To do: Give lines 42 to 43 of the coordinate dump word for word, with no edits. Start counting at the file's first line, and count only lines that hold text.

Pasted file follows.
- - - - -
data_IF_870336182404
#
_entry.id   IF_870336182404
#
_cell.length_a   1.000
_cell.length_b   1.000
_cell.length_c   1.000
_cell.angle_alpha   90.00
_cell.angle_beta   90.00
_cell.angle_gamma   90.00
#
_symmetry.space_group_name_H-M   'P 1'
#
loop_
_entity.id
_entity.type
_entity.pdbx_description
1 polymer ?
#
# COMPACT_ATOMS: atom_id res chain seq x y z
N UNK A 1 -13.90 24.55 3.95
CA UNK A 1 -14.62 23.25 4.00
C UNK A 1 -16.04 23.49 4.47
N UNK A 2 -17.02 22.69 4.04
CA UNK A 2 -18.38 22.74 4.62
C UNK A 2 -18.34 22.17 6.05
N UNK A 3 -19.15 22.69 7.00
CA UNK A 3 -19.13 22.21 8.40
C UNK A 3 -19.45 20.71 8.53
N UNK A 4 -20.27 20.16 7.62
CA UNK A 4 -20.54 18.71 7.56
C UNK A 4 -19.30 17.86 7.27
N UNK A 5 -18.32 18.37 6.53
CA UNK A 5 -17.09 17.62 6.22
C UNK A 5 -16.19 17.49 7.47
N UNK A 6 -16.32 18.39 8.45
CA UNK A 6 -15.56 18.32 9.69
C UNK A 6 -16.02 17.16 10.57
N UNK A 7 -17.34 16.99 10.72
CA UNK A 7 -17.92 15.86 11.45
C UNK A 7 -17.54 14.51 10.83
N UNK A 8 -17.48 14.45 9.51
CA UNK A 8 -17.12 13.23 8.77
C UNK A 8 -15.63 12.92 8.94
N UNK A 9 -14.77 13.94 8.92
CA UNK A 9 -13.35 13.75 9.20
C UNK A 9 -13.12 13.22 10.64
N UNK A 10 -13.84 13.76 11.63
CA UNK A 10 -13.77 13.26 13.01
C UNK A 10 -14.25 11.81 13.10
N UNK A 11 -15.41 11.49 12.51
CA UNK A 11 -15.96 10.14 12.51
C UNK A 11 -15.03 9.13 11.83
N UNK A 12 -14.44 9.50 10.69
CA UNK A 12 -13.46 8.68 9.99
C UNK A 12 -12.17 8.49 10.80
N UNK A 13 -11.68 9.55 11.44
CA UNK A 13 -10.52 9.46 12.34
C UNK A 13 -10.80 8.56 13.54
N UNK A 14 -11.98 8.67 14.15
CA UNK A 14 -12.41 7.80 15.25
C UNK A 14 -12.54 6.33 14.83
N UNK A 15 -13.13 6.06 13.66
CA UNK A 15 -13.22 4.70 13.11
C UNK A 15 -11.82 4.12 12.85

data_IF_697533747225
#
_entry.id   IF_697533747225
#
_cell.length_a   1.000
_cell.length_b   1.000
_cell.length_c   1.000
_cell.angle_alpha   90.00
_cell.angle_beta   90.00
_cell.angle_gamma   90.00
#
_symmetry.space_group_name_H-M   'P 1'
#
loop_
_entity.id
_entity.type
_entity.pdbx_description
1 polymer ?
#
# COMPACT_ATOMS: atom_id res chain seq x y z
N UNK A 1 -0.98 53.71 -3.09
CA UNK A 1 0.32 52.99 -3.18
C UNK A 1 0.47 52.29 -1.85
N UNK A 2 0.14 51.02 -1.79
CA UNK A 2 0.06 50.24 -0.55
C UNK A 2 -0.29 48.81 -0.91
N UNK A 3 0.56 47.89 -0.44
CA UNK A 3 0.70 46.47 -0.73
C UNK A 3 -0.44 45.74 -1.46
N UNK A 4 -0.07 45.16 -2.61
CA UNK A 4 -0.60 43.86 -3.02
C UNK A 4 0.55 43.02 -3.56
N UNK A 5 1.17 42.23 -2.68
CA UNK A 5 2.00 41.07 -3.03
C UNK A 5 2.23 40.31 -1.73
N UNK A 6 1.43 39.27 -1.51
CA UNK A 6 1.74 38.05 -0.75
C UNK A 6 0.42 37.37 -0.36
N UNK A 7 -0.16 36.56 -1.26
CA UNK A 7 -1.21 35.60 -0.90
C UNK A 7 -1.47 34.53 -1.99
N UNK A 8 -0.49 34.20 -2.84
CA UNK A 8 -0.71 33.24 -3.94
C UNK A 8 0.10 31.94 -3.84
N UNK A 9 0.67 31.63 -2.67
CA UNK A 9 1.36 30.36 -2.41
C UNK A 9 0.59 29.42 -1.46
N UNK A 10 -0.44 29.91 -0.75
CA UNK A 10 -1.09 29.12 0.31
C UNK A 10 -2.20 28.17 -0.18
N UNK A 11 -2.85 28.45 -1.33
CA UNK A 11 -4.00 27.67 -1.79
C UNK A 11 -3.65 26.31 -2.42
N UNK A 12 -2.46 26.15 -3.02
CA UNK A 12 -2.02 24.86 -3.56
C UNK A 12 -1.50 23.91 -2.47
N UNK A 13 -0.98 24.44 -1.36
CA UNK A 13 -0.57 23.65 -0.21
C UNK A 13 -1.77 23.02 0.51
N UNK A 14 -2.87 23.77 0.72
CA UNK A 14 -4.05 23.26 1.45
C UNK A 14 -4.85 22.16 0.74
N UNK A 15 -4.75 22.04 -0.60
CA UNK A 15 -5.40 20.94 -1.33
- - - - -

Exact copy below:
N UNK A 8 -17.48 14.45 9.51
CA UNK A 8 -17.12 13.23 8.77